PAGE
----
subject to the second lien and any junior liens. This is one of the major reasons why lenders will not consent to a DILF. They want to receive clear title guaranteed by foreclosure. Legislation passed in 1995 eliminates some of the lenders’ concerns (Section 51.006, Texas Property Code). Many Texas lenders and attorneys may not be familiar with this law. It applies to lenders holding liens on properties through deeds of trust but not through contracts for deed. The
Texas Real Estate Forms Manual labels mortgages for home equity loans as “Deed of Trust (Home Equity Loan).” This suggests that Section 51.006 applies to home equity loans secured by deeds of trust. Under this statute, a DILF is not final just because a lender consents. The lender may void (rescind or set aside) the arrangement for up to four years after the debtor conveys the property back to the lender if:
• the debtor (homeowner) failed to disclose a lien or other
encumbrance on the property before executing the deed, or
• the lender had no personal knowledge of an undisclosed lien or encumbrance on the property at the time.If, during the four years, the lender discovers the debtor failed to disclose a lien or encumbrance, the lender can:
• void or rescind the deed by executing an affidavit and filing it in the deed records. This restores the lien status of the original deed of trust to the position it held before the DILF. The lender would likely pursue this option while still in possession of the property.
• foreclose immediately on the deed of trust without voiding the deed. The DILF does not affect the lien priority of the deed of trust for purposes of the foreclosure. This option would most likely be pursued when the property has been resold. It clears title for the current owner.  Only one appellate case has addressed this statute. In a memorandum opinion, the Corpus Christi Court of Appeals upheld the validity of the statute on the lender’s behalf (Joiner v. Pactiv Corp., 2005 WL 1907780, Aug. 11, 2005.) With the re-cent increase in Texas foreclosures, the law may generate more judicial attention. In addition to eliminating some risks lenders face in consent-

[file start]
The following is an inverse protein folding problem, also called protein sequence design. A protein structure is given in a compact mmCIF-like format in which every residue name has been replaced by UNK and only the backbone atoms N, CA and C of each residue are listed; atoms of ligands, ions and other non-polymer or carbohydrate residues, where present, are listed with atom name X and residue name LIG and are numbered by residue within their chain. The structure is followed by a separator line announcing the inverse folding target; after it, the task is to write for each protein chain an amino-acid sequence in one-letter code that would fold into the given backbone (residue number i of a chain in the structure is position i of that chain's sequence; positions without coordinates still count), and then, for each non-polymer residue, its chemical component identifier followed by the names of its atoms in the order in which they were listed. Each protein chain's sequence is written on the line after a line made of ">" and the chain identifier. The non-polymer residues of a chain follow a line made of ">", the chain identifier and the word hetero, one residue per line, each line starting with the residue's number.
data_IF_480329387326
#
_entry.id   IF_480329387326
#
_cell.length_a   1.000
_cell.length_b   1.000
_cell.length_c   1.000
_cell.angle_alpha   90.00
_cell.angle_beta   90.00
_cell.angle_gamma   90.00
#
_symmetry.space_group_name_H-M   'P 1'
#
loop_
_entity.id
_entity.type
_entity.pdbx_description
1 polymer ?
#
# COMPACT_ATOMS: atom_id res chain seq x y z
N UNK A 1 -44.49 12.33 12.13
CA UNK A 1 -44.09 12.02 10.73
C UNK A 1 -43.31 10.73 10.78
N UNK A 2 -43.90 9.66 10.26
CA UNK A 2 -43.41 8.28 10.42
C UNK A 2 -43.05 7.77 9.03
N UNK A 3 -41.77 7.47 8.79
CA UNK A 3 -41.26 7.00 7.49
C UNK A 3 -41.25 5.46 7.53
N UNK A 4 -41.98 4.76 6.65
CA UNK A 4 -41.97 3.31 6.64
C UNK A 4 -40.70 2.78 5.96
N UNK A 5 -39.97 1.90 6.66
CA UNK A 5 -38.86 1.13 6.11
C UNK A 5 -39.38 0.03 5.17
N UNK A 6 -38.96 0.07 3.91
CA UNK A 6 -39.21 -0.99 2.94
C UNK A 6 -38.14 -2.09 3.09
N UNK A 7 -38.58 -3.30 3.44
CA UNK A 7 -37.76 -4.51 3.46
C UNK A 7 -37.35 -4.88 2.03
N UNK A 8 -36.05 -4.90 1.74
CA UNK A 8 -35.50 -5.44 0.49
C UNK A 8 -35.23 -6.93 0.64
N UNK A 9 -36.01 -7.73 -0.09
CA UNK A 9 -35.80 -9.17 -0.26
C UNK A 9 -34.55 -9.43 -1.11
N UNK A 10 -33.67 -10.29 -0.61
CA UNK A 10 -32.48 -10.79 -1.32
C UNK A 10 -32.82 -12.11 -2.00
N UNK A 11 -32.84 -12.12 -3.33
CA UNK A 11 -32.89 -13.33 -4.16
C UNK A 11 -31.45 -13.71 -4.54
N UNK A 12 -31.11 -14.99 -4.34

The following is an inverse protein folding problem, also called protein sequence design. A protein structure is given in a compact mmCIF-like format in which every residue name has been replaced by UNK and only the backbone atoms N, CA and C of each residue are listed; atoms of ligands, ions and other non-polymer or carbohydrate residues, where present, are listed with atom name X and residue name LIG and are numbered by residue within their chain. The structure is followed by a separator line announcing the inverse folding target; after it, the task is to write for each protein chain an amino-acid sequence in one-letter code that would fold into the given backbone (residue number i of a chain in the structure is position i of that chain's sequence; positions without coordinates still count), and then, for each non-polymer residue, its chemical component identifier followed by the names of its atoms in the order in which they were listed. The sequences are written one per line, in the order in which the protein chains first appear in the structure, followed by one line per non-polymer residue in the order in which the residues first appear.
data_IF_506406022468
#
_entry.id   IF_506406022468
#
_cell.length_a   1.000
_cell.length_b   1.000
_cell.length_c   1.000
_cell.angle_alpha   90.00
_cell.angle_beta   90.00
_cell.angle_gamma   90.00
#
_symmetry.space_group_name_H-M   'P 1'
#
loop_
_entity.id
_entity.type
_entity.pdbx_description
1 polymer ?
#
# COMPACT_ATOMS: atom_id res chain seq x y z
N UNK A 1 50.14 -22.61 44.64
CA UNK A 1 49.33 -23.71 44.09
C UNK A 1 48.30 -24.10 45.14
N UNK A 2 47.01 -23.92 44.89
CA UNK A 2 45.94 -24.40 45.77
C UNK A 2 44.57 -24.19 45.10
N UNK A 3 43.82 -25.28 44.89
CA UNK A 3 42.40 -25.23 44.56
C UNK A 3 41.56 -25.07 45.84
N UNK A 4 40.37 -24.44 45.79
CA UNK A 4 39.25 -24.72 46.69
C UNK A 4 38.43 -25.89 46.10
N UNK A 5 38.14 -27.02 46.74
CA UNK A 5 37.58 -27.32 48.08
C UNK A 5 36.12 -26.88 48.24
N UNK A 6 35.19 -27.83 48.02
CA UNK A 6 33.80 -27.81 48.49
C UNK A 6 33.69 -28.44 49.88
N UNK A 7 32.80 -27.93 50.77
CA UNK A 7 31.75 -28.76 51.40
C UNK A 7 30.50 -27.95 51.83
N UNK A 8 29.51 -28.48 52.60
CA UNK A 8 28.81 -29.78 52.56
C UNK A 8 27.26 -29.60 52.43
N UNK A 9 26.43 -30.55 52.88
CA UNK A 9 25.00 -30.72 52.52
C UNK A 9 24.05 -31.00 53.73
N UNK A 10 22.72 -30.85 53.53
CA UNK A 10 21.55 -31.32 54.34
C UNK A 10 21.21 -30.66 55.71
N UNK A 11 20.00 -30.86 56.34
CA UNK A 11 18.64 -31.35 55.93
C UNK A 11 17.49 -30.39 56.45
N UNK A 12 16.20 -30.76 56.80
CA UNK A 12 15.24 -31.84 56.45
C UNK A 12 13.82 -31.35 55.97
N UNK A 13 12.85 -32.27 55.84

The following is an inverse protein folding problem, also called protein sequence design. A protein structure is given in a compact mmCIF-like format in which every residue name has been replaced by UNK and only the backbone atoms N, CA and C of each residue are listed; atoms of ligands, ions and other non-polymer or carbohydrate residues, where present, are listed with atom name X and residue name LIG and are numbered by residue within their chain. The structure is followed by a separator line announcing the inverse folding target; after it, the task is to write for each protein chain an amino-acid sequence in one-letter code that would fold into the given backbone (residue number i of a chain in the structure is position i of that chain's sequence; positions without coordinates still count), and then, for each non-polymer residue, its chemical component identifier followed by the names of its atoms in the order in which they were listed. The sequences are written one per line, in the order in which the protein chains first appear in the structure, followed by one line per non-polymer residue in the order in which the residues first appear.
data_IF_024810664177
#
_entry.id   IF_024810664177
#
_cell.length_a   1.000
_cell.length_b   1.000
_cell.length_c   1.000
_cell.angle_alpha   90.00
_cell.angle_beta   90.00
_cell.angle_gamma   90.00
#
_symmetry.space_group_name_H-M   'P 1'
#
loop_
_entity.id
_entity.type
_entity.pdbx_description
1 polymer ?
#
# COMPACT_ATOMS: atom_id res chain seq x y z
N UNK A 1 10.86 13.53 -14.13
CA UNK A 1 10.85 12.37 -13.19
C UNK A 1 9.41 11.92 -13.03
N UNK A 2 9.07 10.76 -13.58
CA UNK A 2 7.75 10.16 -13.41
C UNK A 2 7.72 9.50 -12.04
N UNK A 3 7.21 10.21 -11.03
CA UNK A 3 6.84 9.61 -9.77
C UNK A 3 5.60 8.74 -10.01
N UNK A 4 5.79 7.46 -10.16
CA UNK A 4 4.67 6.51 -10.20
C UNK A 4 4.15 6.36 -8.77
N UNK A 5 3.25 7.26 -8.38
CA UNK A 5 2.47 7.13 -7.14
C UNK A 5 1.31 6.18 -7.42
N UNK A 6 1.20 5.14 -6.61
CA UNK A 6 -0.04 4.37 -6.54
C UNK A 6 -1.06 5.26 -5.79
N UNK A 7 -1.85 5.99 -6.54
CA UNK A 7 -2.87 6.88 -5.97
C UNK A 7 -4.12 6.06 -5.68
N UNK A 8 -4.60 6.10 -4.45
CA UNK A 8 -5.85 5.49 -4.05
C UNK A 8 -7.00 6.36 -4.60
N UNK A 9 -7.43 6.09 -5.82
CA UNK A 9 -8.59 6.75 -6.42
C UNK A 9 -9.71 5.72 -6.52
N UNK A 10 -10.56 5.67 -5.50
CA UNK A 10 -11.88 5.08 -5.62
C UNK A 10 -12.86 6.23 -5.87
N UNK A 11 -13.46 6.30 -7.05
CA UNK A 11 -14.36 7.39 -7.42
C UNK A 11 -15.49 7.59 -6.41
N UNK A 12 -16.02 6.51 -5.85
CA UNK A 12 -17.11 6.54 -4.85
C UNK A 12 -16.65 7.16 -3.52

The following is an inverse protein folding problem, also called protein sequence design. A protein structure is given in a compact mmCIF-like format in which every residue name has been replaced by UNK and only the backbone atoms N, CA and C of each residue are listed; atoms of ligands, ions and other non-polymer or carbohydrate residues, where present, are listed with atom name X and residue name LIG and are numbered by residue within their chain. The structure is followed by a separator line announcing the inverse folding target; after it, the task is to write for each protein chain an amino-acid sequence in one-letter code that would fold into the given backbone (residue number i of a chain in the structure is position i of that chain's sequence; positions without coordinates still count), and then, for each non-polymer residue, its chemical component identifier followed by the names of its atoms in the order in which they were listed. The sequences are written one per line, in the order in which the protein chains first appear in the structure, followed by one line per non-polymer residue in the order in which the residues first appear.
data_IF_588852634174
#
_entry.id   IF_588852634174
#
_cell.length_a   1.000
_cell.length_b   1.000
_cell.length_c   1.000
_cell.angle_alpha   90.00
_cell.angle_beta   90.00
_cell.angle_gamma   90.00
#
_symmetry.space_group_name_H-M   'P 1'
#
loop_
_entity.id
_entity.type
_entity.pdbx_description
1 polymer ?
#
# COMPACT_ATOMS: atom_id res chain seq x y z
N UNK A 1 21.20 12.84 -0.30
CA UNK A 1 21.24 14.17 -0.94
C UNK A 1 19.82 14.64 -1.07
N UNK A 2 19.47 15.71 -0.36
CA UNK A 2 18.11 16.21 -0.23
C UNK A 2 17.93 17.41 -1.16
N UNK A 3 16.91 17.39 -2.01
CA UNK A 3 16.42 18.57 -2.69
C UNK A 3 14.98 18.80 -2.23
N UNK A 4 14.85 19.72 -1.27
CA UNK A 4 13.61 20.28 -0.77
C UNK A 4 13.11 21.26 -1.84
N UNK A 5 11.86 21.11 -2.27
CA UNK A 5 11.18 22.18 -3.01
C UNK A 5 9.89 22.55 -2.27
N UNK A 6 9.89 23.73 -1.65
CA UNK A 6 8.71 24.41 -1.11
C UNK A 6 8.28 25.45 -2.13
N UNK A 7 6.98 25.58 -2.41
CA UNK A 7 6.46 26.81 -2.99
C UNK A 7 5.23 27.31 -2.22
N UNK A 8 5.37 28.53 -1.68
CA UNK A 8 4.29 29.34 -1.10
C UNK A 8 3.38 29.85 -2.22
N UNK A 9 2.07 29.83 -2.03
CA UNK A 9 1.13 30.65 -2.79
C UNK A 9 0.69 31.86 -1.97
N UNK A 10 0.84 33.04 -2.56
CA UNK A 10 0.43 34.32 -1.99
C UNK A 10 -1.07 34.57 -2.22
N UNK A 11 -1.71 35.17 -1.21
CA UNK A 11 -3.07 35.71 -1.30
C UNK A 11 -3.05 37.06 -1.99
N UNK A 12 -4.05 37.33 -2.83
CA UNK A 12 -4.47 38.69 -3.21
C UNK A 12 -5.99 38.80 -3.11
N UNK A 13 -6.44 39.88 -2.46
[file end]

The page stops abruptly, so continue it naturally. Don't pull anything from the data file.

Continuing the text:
ing to DILFs, the law gives lenders an incentive to demand a title search and an appraisal.
With the frequency of foreclosures on the rise, homeown-ers facing this crisis need to know their options. Under the right circumstances, working out a deed in lieu of fore-closure with the lender may be an alternative beneficial to both the homeowner and lender. A recent change in Texas
statutory law makes it more attractive to lenders.The title search confirms that no recorded liens exist on the property. This includes second liens, judgment liens, tax liens, unpaid assessments and other debts. The debtor pays for the search and needs to settle outstanding liens before the lender consents to the DILF. The debtor also pays for the appraisal, which substantiates the value of the home. If the value of the home does not equal or exceed the balance of the debt, the chances of a DILF fade. Here’s why. After a foreclosure, the debtor remains personally liable for the unsatisfied portion of the promissory note and associated foreclosure expenses. When this happens, the lender may seek repayment through a deficiency judgment. Under a DILF, lend-ers lose the right to recover the deficit. Consequently, some lenders may require the home’s value to greatly exceed the debt, not just equal it, before consenting. Lenders must resell the property to recoup the unpaid debt. Prospective buyers face the possibility of the sale being set aside (rescinded) for as long as four years after the DILF occurs.
This impacts what buyers are willing to pay for the property. No doubt, many prospective buyers expect a discount for taking this risk.
Debtors, on the other hand, may favor foreclosure over a DILF when the property value greatly exceeds the debt. Any excess revenue generated by the foreclosure sale goes to the debtors. This is not the case with a DILF. Debtors forfeit their equity. The final hurdle for homeowners is finding the lienholder who owns the mortgage to discuss the option. If the local mortgage lender still holds the lien, the homeowners may be able to persuade the lender to enter a DILF. However, if the loan has been sold, it may be impossible to find the lienholder. This essentially dooms the chances of getting a DILF. It will be interesting to see if Section 51.006 changes lenders’ attitudes toward DILFs. Only after scrutinizing the results of the title search and the appraisal can lenders assess the wisdom of a DILF.